Take San Francisco, the city I was born. Instead of wasting a lot of time whittling down the hundreds of listings, try the nearby towns with excellent transit connections into the city like South San Francisco, San Leandro, or Daly City. Those of us who grew up in the Bay Area snicker at the mention of these places, but that’s just our local prejudice. In other parts of the world I’ve had the best times visiting people in unsexy suburbs or in non-touristic towns.
Going about it is a little problematic because of the difficulty in searching the suburbs. The “search by map” feature is OK, but it doesn’t work as precisely as one would like and the “browse locations” feature on the surf page will take a long time to use since there are many suburbs to check. Compounding this is the always-mystifying search results shown by “relevance”, the website is often down or overloaded, I don’t receive all my CS emails, etc, etc. No one said it would be easy.
The Power of CouchSurfing Groups
How would I go about finding a place to stay in Istanbul for a couple of months? Where could I buy a second-hand bike in Bogota? Meet someone to hitchhike with me in Norway? CouchSurfing groups! Don’t just search through the ads, put one up. You never know who is looking. Someone might know someone who knows someone whose uncle’s cousin’s sister’s mailman can help. Your timing might be good. You simply never know until you try. There’s a surprising amount of activity with thousands of members in a wide variety of groups such as Vegans and Vegetarians, Cyclists, and Language Exchanges and hundreds of members for more alternative groups like Nudist Lifestyle and Polyamory—Wait! I’m not finished yet! Come back!—but I’m still crushed the Fans of Visiting Jails group never got going.
The power of CouchSurfing groups is that no one owns them. Anyone can create a meeting, propose an excursion, ask for advice—the possibilities are endless. When I was in Jakarta I slapped up a post on the local CouchSurfing group seeing if anyone wanted to get together the next evening at a cafe. To my surprise we became a group of 12 or 13, which I call a great success since it was less than 24 hours notice, I’m a man, and traffic in Jakarta is horrendous. (Indonesians are taking to CouchSurfing with gusto; it’s a fantastic place to visit anyway, but being able to meet locals in more remote parts of the country through CouchSurfing is a big benefit.)
You don’t even have to be a traveler. If I moved to Tokyo (and I’m thinking about it) the first thing I would do is sign up for the CS Tokyo group to meet people, get acclimated and get inspiration of what my possibilities are.
I try to join the CS groups for the next two or three places I am visiting a few weeks early to get clued in as to what is going on. If you aren’t going to be in town very long, you don’t want to wait until after you arrive to join the group because some things take time to arrange and some opportunities may have passed. I joined the Rio de Janeiro (“January River” never sounded so alluring) CS group well before I arrived and I saw a notice someone had placed an ad where they were looking for North Americans without strong accents to do voiceover work for a children’s educational CD. I made $75 in less than two hours on a fun project and believe me when I say that earning $75 on the road feels like a lot more than saving $75 at home.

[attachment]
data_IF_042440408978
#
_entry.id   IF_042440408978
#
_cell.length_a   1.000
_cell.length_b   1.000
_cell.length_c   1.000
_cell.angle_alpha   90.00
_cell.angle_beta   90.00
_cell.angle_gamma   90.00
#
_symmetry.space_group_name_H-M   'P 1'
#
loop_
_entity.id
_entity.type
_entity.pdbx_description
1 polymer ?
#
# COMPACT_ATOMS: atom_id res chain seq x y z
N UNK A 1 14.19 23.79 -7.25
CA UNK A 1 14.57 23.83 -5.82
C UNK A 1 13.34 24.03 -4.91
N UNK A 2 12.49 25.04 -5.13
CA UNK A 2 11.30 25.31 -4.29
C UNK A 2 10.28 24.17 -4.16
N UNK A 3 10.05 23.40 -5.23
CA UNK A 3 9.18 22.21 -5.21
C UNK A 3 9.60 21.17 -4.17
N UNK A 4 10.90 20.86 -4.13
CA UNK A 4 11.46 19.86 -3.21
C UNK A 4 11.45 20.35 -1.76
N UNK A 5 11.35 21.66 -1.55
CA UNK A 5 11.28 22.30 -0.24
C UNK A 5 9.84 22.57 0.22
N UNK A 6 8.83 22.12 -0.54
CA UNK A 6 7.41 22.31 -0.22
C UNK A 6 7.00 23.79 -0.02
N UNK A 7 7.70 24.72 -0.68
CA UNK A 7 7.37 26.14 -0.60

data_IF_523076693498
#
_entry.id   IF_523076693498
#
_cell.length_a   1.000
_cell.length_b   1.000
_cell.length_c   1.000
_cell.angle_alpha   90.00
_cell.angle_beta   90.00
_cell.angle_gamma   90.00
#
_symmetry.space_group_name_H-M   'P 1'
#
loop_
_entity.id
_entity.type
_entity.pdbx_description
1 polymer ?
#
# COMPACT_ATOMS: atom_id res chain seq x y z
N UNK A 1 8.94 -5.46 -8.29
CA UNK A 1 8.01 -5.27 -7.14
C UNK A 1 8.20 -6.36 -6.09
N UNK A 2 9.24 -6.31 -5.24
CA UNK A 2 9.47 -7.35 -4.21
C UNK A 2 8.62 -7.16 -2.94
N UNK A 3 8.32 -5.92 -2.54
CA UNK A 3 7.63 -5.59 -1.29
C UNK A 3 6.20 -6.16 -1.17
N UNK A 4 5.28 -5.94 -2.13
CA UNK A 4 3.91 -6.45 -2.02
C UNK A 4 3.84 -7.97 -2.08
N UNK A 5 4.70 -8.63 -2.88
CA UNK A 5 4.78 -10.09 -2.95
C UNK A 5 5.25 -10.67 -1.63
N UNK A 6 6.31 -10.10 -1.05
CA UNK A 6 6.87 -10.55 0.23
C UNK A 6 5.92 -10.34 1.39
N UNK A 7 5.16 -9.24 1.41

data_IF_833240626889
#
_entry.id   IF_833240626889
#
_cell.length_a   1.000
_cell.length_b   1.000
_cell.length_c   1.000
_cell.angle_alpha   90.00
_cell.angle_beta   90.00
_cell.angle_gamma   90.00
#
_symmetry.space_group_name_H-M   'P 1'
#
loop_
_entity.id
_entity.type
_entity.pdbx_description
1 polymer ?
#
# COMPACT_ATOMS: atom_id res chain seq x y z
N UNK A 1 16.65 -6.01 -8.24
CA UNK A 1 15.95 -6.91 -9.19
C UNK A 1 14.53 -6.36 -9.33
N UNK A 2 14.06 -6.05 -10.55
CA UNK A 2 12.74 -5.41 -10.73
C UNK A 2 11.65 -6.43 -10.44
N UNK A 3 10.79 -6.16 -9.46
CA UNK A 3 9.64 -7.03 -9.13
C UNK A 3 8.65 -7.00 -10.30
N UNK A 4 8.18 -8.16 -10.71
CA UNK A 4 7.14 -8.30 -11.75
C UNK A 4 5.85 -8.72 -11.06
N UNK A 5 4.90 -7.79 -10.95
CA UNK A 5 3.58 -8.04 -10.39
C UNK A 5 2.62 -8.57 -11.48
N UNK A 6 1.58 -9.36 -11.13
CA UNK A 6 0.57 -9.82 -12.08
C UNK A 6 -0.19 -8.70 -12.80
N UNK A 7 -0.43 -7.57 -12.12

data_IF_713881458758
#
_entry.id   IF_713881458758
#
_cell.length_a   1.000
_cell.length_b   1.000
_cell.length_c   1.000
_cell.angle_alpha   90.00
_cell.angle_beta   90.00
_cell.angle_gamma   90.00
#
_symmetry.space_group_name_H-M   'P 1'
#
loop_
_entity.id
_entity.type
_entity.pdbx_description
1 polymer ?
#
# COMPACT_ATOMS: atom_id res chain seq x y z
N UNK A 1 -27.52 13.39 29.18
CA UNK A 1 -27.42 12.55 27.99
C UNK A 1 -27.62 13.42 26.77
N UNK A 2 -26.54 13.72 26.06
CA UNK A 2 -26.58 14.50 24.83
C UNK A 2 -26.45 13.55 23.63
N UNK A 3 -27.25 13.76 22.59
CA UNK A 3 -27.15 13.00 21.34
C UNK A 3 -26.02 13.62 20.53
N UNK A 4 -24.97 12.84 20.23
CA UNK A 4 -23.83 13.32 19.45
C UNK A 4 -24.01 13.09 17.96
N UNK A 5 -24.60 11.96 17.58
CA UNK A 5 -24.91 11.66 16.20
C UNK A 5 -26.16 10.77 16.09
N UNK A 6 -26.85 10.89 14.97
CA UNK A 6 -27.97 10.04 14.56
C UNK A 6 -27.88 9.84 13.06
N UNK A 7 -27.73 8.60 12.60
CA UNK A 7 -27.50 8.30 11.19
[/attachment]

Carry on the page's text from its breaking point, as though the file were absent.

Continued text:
Earlier this year I was headed to Semarang, Indonesia, a big city where very few travelers go. I wasn’t sure if I was going to stay one night or two, so I didn’t look for a host because I never feel comfortable asking to stay one night. It’s too short and screams of insincerity (“I arrive in the evening and leave in the morning—looking forward to meeting you!”). What I did do was post an ad in the Semarang group asking if there were some new hostels that the Lonely Planet book doesn’t show. One girl responded to say that she had a friend who rents a cheap spare room in his family home, and I arranged a stay with him, easily and perfectly.
What I think is a waste of time—if you aren’t a girl—is to join CouchSurfing Last Minute Request groups for the particular city you are going to. I don’t think anyone is trolling there looking to host guys. That said, it doesn’t take much time to make a posting and you have nothing to lose. The Facebook CouchSurfing group is almost completely useless, full of people investing no effort by writing half-sentences like “Anyone from Buenos Aires?” though I like the guy who asked, “Do you have some informations about interesting events in USA (22 August – 1 September 2012)?”
CouchSurfing can open up a world of possibilities, I love it to death, but I feel compelled to repeat something I wrote on my website: the main reason people stop hosting or drop out of CouchSurfing altogether is because of inconsiderate guests. I hear the stories: guests that hardly say two words and hide out in their room to listen to their iPod, guests who never arrive and never call to cancel, guests who make demands, guests who make bold assumptions about their plans fitting in with their hosts plans, etc. I’m not saying I’m a model guest—I can hardly keep track of all the restraining orders against me these days—but I try to be conscientious of the fact that I have been granted an enormous privilege to be a guest in someone’s home.
What do you think of CouchSurfing? Do you have different ways of using it? Have you had good or bad experiences? Conversely, is it not your thing and you prefer something like airbnb.com? I’m interested to hear your opinions, as always.